Rays Mourn The Loss Of Jim Hoff

The Rays valued the influence Jim Hoff had on their minor league players and staff every day during his 17 years as a field coordinator.

And now they appreciate him even more after his unexpected passing on Dec. 10 in Tampa.

“Jimmy was a remarkable man,” farm director Mitch Lukevics said during the Dec. 20 celebration of life event at ZooTampa. “He was our friend, colleague, mentor, surrogate father. There wasn’t a bad day in Jim’s life. And he touched us all.”

Hoff touched thousands during his 52 years in pro ball.

Hoff started as a minor league player with the Reds in 1967, then moved into coaching and managing, serving 18 years total. After a stint with the Blue Jays, he joined the Rays in 2002 and quickly established himself as a valuable member of the organization.

“He made a profound impact on countless players, coaches and staff,’’ general manager Erik Neander said. “He cared deeply for all of them, for the organizations in which he worked, and for the game of baseball. Hoffy was a great teacher and an even better person, beloved by all who knew him, and we will miss him terribly.’’

That impact was evidenced by the crowd of 500-plus who showed up at his funeral service at the Tampa church where he collapsed during a penance mass.

Former Rays players showed up in force. Stephen Vogt and Jared Sandberg—who also worked with Hoff as a minor league manager—flew in from Seattle. Elliot Johnson came from North Carolina and Reid Brignac from Louisiana. Rocco Baldelli interrupted his initial duties as Twins manager to pop in for a few hours. Pitching coach Kyle Snyder cut short a Colorado vacation. Members of the Triple-A Durham front office came down.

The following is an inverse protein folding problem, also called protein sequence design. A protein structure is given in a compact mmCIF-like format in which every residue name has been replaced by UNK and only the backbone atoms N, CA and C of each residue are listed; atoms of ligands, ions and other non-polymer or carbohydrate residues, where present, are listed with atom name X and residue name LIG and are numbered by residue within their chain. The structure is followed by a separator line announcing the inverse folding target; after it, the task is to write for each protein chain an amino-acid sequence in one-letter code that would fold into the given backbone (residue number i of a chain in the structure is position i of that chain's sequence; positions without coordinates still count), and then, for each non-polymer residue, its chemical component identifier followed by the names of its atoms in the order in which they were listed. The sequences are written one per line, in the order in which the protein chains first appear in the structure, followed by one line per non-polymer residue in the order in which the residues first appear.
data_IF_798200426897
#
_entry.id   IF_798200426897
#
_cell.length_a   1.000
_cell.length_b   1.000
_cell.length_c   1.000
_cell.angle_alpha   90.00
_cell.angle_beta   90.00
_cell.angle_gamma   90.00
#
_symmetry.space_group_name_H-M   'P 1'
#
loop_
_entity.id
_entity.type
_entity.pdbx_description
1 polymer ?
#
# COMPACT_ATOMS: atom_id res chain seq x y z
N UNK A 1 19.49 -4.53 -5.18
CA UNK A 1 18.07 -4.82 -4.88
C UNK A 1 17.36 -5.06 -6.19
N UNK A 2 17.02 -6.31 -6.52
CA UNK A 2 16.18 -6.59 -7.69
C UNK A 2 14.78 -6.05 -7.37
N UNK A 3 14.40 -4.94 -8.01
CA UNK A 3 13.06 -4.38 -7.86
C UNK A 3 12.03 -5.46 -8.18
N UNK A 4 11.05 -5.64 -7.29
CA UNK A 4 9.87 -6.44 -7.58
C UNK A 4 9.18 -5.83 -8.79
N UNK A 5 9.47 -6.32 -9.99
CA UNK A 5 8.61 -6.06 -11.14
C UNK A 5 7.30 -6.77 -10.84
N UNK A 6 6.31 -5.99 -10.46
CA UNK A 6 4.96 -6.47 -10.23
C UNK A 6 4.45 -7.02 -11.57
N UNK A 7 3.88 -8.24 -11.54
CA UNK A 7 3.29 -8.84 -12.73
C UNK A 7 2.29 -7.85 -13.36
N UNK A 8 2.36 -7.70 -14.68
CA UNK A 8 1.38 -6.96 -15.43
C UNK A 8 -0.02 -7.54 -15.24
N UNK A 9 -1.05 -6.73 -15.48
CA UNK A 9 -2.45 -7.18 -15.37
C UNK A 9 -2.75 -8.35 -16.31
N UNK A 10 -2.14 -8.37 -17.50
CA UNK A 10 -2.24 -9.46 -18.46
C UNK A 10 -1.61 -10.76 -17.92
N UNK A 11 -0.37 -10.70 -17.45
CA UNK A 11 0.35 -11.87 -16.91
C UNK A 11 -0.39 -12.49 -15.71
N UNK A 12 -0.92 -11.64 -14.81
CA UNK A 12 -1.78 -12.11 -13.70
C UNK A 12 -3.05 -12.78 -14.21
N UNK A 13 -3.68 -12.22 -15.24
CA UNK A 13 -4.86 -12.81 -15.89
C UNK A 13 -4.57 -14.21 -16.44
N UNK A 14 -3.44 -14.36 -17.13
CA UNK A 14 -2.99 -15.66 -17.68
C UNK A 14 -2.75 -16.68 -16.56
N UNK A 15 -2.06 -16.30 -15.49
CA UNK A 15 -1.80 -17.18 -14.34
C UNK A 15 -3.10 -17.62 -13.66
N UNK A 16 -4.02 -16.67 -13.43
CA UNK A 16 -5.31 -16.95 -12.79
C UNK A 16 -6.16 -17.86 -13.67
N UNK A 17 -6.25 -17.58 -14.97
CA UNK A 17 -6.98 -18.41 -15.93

Also paying their respects were those who knew Hoff from other organizations. Yankees pitching coach Larry Rothschild had him as his first manager in Billings, Mont. Tom Hume crossed paths with him in the Reds organization. Toronto broadcaster Buck Martinez knew him from his Blue Jays days. New Mets bullpen coach Chuck Hernandez worked with him with the Rays.

“He was a special man,’’ Rothschild said.


— The Rays promoted minor league catching coordinator Paul Hoover to the big league staff, replacing Baldelli as field coordinator. The Rays also named Jonathan Erlichman, who has been director of analytics, to the newly created—and first in baseball position—of process and analytics coach.

— The Rays traded away three pitching prospects on Dec. 21 as part of a three-team deal with the Athletics and Rangers that netted them a 2019 supplemental first-round pick (No. 38 overall), righty reliever Emilio Pagan and 23-year-old righthander Rollie Lacy. The Rays parted with lefthanders Brock Burke, their 2018 minor league pitcher of the year, and Kyle Bird and righthander Yoel Espinal.

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